Why not flip this? Make things user-centric. I enter my data (or a machine / device collects my data.) I can configure my data inputs to feed data into “my data store” (which should live on the web / in the cloud). Then, systems can grab data from my data store automatically. All I have to do is “wire them up” which is a UI problem that – if someone is forward thinking enough – could also be solved with a single horizontal system that everyone adopts.
Right now there is a huge amount of activity around the inverse of this problem – taking widely diffuse data and re-aggregating it around a single user id. This deals with today’s current reality of how data is generated (system-centric) but doesn’t feel sustainable to me as user-generated data continues to proliferate geometrically.
Enough. As I said in my tweet earlier today, “thinking about data. thinking about running. thinking about thinking.” Time to go run and generate some more data.
Every male tech nerd (and some female tech nerds) that I’ve known has at one time or another has fantasized about a robot bringing him (or her) a beer from the refrigerator. Thanks to my friends at iRobot that’s now possible.
Ok – that’s a Pepsi. But it could have been a beer. The future is closer than you think.
I’m knee deep in reading The Pixar Touch: The Making of a Company, listening to Pink Floyd, and enjoying a perfect Homer, Alaska evening with Amy. I was an undergraduate at MIT during the Lucasfilm days of what became Pixar and vaguely remember early Media Lab / Project Athena animation stuff and watching super cool computer graphics wizardry post-SIGGRAPHs at the Computer Museum in Boston. Fortunately, YouTube has all the old classic computer animations online, including The Adventures of Andre and Wally B.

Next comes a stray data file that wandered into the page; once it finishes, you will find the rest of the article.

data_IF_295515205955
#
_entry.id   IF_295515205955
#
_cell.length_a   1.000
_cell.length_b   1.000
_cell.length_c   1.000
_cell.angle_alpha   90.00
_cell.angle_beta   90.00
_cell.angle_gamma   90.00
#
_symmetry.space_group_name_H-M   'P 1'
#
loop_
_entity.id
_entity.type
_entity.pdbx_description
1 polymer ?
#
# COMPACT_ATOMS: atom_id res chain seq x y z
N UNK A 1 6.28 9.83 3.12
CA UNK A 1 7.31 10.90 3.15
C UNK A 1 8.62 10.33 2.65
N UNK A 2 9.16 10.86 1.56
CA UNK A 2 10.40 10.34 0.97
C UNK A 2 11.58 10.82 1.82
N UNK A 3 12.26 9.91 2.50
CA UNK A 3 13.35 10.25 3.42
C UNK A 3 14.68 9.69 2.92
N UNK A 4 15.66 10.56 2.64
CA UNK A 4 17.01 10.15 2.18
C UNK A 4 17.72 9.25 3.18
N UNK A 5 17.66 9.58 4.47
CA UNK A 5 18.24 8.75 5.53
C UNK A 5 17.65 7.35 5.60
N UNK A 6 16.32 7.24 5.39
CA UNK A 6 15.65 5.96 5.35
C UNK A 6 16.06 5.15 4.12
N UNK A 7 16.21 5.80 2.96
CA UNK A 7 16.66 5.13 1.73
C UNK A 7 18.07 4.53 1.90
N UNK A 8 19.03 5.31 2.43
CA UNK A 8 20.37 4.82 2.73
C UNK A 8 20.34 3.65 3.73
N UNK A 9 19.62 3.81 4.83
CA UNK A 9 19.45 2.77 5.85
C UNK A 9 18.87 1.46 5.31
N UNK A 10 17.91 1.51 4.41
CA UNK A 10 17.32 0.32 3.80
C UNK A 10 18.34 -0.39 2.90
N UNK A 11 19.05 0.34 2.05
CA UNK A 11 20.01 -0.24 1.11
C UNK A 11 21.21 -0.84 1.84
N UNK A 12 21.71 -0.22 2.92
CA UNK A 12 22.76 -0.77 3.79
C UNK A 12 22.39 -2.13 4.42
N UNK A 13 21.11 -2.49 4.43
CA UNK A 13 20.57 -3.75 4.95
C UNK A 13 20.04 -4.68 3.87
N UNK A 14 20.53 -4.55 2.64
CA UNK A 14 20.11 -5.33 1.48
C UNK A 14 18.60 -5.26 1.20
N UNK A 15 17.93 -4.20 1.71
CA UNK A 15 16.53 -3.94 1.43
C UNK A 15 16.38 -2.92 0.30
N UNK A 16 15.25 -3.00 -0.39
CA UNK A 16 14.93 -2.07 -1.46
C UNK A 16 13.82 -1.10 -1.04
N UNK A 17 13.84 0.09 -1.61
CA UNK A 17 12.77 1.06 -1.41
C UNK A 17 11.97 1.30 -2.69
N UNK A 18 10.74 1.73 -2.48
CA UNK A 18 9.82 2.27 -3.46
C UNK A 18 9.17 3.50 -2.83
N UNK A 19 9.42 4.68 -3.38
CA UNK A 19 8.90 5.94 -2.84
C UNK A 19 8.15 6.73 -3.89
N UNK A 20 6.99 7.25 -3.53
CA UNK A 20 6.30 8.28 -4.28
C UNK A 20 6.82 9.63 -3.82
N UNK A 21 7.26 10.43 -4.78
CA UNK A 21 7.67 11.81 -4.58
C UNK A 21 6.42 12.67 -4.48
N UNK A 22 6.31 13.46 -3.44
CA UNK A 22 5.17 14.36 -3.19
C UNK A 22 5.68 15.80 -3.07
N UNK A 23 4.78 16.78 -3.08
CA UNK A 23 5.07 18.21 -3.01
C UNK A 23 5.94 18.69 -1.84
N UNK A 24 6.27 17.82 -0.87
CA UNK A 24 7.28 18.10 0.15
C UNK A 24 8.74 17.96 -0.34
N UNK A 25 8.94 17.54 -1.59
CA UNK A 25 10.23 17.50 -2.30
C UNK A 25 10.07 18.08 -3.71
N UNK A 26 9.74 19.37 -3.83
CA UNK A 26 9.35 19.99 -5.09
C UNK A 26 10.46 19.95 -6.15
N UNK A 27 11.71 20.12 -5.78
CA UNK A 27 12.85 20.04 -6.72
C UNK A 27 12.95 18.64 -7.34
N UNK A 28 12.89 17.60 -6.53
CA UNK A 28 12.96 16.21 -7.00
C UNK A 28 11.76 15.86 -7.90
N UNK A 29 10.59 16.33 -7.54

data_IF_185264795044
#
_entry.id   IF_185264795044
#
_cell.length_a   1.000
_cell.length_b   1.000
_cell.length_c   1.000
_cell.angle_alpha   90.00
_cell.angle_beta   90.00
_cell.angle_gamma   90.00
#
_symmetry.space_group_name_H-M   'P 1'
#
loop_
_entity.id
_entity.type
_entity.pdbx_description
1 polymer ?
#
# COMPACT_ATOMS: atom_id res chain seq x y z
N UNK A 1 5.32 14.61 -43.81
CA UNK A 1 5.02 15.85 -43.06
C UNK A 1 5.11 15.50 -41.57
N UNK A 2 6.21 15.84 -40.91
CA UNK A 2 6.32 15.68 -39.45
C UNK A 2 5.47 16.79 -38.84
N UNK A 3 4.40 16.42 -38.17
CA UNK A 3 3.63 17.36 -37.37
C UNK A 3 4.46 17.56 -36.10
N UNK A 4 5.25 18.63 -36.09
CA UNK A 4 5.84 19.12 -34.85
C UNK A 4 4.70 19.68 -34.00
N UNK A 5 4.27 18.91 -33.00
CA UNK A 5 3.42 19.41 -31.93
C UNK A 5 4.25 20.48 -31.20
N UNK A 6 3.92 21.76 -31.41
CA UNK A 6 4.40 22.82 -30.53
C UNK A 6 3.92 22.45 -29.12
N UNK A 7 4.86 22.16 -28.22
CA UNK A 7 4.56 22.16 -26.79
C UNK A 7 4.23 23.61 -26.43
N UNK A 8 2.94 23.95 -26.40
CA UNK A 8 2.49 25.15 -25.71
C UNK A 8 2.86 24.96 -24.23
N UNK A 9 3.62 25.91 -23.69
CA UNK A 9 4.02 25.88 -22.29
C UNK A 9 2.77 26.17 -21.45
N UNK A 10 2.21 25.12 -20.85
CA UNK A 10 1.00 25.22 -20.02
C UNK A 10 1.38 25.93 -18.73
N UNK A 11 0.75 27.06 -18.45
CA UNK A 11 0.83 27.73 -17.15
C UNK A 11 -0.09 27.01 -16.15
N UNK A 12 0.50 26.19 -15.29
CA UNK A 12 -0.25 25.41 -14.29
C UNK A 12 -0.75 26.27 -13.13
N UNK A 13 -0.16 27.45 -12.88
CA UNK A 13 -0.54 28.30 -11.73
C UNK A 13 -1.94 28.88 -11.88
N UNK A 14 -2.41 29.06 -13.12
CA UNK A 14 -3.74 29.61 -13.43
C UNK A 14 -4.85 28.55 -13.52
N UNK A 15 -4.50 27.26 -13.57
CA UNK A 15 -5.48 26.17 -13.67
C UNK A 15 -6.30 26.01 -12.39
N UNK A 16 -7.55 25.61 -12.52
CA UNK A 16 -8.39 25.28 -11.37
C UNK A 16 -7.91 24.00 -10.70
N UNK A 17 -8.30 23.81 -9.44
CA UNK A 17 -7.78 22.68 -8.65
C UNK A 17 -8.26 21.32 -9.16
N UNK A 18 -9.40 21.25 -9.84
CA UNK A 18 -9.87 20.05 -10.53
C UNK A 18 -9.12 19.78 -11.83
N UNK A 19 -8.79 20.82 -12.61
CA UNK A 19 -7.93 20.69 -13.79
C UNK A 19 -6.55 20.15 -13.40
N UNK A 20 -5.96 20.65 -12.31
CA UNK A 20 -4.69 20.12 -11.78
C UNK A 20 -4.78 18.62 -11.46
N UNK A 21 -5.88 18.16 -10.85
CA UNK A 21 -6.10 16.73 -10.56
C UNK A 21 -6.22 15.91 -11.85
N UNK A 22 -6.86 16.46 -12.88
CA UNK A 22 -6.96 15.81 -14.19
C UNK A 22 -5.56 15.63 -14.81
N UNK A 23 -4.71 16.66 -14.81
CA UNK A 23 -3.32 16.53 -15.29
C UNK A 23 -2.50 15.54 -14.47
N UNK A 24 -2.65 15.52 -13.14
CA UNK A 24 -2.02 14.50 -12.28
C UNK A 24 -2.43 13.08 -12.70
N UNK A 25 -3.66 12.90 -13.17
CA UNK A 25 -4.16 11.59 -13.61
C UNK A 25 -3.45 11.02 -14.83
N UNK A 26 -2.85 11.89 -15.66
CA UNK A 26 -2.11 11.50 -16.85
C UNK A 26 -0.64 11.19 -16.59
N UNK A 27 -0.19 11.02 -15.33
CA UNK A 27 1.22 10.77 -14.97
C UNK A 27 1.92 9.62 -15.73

Awesome! (the animations and the book). While sneak peaks of this one and other old Pixar shorts are available on the Pixar website, due to the magic of the Internet they are all available on YouTube.
I’ve been bouncing around the world of video conferencing for a while. The guys at Raindance – a company I was on the board of from 1997 – 2002 – knew this stuff cold (and what worked / didn’t work) as they were previously the founders of LinkVTC (one of the first video conferencing bridge service companies.) One of the applications of the stuff Oblong (one of our new investments) is doing applies to video conferencing, and the little cameras on top of my computers occasionally get used.